Their network operation center is on Providence Mine Road. The optical fiber will be sent up Brunswick and down 174 (highway?) to Mount Olive Road. Then it will go down to Dog Bar and back up Labar(?) Meadows, up Rattlesnake then circles back thru Grass Valley and reconnects at the Nocks(?). That’s the loop. The laterals go out from huts that are on that loop. Service can be provided as far as 30 km from each hut.
There are 2 types of fiber optics. The type commonly deployed in the U.S. is GPON (passive optical network), which is much like the cable network. It has a fixed bandwidth and as more people access it at the same time, the service degrades.
What Sprial will be using is active Ethernet, which is a little more expensive. It’s a “home run” from a hut to each residence and the speed can be controlled for each segment.
If you do a speed test, you should see about 900 megabits/sec with a 1 gig connection, for both uploads and downloads. And if they change the electronics in a hut it can go up to 10 gig, 40 gig, 100 gig or 1 terabits/sec. That’s the advantage of fiber over cable, which has lower top speeds.
After the initial rollout to underserved areas, phase 2 will expand to other areas like Banner, Willow Valley, the town of Washington and microwave will cross South Yuba Canyon. Phase 3 will cover Lake Wild Wood and Penn Valley. The price will be $119 for 1 gigabit/sec of speed. At this time, about 20% of houses in the 174 corridor have signed up, and they haven’t started digging yet.
Michael noted that there could be a cost saving with the fiber service after you get rid of your cable service, satellite service, land line, etc.
On the subject of cord cutting, Mikail said he’s tried the Sling service and didn’t really like it. It seems like a good idea, but it’s slow and had a poor user interface. He dropped it after 2 weeks.
Michael said the Comcast cable service gives you a good speed at a reasonable price but the AT&T DSL service is being slowly phased out. There have been cases where a house with DSL is sold but the new owner can’t get the DSL turned back on.
Mikail said he keeps seeing people who upgrade to the Mac Sierra OS (High Sierra coming this Fall) who miss an important setting. Unless you have a very fast connection, he recommends turning off the option to store your desktop and documents in the cloud. He doesn’t recommend the encryption function either.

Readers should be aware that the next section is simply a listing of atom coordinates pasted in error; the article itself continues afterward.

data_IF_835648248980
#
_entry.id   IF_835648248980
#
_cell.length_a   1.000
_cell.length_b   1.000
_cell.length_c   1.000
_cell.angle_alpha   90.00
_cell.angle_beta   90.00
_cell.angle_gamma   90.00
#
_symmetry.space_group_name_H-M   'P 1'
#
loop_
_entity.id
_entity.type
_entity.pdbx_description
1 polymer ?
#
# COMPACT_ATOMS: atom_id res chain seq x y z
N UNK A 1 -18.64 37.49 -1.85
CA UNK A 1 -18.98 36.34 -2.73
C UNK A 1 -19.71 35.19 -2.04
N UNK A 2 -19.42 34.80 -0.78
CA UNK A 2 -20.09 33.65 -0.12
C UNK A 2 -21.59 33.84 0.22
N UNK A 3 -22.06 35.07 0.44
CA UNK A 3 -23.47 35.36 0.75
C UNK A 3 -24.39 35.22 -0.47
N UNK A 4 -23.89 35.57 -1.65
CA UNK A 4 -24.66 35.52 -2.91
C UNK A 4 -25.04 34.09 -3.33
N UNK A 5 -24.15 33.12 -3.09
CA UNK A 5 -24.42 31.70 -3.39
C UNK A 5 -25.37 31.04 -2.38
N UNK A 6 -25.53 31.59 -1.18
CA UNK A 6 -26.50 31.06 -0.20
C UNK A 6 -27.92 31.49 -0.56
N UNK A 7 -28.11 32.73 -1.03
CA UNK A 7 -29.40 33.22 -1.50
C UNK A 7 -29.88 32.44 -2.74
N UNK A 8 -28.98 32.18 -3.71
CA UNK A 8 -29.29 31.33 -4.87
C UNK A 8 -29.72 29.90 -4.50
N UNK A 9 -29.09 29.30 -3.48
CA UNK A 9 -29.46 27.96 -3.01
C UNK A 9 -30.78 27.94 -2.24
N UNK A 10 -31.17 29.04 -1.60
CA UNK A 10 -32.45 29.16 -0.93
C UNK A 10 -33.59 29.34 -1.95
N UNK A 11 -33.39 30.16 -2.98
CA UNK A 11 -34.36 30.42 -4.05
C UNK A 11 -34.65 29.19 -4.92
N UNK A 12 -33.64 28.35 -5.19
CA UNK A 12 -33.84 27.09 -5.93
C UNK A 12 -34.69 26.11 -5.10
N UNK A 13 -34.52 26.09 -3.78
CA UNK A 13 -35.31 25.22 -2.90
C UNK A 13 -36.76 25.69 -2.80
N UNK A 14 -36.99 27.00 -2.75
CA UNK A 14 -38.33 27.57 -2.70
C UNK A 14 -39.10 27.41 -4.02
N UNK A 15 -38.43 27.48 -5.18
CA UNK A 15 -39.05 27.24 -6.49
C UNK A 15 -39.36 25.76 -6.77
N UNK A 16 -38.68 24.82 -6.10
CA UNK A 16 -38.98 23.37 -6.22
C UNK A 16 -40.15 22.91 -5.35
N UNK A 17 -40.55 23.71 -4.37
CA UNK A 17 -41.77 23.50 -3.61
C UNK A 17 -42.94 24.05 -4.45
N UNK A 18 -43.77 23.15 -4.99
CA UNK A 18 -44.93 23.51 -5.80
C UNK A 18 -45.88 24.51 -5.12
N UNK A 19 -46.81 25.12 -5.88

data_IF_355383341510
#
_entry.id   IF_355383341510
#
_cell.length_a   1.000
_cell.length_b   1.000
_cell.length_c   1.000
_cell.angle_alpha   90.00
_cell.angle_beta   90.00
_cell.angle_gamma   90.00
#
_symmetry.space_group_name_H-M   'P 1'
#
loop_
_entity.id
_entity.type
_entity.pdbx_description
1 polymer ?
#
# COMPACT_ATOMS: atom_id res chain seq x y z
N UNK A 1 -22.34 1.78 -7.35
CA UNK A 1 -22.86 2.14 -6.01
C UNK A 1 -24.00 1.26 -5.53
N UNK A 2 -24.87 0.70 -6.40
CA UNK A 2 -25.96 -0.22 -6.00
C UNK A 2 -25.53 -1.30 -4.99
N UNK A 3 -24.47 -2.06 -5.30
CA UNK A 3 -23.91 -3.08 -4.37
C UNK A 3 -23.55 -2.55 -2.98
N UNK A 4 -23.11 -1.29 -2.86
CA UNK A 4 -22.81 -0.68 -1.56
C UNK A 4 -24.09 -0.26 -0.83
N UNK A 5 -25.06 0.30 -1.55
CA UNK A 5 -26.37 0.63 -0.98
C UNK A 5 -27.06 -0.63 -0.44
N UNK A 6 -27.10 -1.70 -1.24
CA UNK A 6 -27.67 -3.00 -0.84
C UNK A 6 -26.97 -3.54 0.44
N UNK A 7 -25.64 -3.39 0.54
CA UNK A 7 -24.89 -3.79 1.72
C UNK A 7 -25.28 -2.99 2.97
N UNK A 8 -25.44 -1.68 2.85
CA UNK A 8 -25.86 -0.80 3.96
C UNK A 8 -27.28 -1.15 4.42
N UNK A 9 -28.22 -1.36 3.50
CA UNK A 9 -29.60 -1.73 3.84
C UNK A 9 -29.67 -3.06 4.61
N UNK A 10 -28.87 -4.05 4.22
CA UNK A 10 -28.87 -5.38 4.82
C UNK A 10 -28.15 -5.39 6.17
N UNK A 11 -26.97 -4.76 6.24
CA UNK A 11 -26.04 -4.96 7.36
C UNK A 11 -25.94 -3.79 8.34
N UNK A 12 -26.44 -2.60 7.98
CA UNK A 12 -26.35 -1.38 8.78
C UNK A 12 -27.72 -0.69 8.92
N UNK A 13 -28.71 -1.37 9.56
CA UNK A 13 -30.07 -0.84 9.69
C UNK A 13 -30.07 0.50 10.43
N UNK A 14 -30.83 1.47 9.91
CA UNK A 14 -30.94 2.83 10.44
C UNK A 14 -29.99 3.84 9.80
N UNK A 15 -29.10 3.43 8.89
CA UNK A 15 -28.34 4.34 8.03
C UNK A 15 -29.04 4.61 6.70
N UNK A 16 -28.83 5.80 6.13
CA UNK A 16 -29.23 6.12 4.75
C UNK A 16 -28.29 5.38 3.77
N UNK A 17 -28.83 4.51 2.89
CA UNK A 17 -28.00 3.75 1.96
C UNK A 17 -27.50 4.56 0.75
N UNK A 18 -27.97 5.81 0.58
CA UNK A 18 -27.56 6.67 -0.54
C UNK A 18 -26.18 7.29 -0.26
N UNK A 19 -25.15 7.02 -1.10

Michael talked about Client Works The IT Services For Everyone, his other enterprise. He started it in 1997 after having worked for Grass Valley Group.
They provide managed service like maintenance contracts with business. They monitor systems using a proactive approach to head off problems before they occur.
Michael started to explain the Economic Resource Council the Nevada County Tech Connection. It’s a new initiative funded by Nortech, a group from Chico. It’s what’s called a next generation sector partnership. He didn’t finish before attention turned to an incoming phone call…
Donna called. She has a 2012 Macbook Pro running OSX Yosemite version 10.10.5. Her daughter recently went on a trip to Europe and wanted Donna to install Whatsapp on her iPhone. “And it said that if I did that it was going to put my address book from my phone in the cloud, and that if I got rid of the cloud, I was going to lose my address book”.
Mikail asked her if she’s logged into iCloud on her Mac. She said no, she never uses the cloud. He had her go into system preferences in the upper left corner under the Apple menu, find the item called “iCloud”, click on it and see if there’s an email address. She did that and said there was no email address. He explained that what she’s being told is that the contacts <address book> will be uploaded into Whatsapp when it’s installed. Then if you log out of Whatsapp or delete it, the contacts only in Whatsapp will be deleted, not the contacts in the rest of the phone.
He went on to say, if the iPhone and Mac aren’t synched, she’s missing out on some benefits — the contacts on one device will also be on the other.
Last Updated 12:28 AM 6-29-2017